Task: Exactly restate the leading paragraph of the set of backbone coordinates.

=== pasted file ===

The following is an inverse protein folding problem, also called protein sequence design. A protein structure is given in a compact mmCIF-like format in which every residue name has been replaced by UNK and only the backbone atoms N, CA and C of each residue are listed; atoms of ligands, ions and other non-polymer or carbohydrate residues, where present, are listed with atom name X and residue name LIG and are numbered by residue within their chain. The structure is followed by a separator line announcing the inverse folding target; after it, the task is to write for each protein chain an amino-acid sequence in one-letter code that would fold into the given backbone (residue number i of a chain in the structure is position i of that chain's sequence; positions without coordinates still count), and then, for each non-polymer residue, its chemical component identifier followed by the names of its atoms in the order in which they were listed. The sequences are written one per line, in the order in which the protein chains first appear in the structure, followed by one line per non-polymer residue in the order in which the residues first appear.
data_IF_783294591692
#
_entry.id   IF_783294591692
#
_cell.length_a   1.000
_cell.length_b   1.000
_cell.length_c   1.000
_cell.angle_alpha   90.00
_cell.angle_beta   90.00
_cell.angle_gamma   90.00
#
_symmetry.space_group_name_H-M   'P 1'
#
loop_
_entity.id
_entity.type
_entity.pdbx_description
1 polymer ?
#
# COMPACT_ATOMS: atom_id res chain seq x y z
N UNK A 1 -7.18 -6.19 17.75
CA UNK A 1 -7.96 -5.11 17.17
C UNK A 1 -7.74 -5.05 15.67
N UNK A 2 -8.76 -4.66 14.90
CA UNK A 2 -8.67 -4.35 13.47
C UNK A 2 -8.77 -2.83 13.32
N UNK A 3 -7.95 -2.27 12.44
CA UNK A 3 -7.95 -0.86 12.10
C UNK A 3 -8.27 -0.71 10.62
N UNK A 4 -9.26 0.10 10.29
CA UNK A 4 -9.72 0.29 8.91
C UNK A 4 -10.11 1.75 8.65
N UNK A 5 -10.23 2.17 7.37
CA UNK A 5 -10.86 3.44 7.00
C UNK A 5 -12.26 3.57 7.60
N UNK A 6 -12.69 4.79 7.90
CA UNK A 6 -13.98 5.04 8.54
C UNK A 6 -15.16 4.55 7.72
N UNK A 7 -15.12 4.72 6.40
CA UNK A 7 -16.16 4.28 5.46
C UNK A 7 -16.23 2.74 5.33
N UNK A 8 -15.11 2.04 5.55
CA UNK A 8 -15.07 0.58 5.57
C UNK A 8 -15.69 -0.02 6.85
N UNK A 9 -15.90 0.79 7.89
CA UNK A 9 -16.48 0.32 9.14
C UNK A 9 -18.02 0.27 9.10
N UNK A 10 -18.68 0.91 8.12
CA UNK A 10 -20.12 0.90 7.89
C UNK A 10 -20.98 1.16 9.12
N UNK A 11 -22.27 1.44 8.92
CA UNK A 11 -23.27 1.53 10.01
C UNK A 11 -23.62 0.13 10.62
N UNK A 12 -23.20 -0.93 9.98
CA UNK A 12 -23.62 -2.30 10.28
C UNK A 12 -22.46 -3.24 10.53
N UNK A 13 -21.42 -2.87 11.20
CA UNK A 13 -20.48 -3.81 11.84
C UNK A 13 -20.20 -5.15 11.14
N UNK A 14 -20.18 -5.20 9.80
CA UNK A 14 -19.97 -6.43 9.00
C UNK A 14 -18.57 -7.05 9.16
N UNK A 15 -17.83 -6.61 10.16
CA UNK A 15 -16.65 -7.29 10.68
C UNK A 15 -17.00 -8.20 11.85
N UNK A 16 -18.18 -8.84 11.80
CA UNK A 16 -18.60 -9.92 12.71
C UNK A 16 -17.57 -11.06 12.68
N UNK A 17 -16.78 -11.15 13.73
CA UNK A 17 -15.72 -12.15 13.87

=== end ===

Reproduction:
The following is an inverse protein folding problem, also called protein sequence design. A protein structure is given in a compact mmCIF-like format in which every residue name has been replaced by UNK and only the backbone atoms N, CA and C of each residue are listed; atoms of ligands, ions and other non-polymer or carbohydrate residues, where present, are listed with atom name X and residue name LIG and are numbered by residue within their chain. The structure is followed by a separator line announcing the inverse folding target; after it, the task is to write for each protein chain an amino-acid sequence in one-letter code that would fold into the given backbone (residue number i of a chain in the structure is position i of that chain's sequence; positions without coordinates still count), and then, for each non-polymer residue, its chemical component identifier followed by the names of its atoms in the order in which they were listed. The sequences are written one per line, in the order in which the protein chains first appear in the structure, followed by one line per non-polymer residue in the order in which the residues first appear.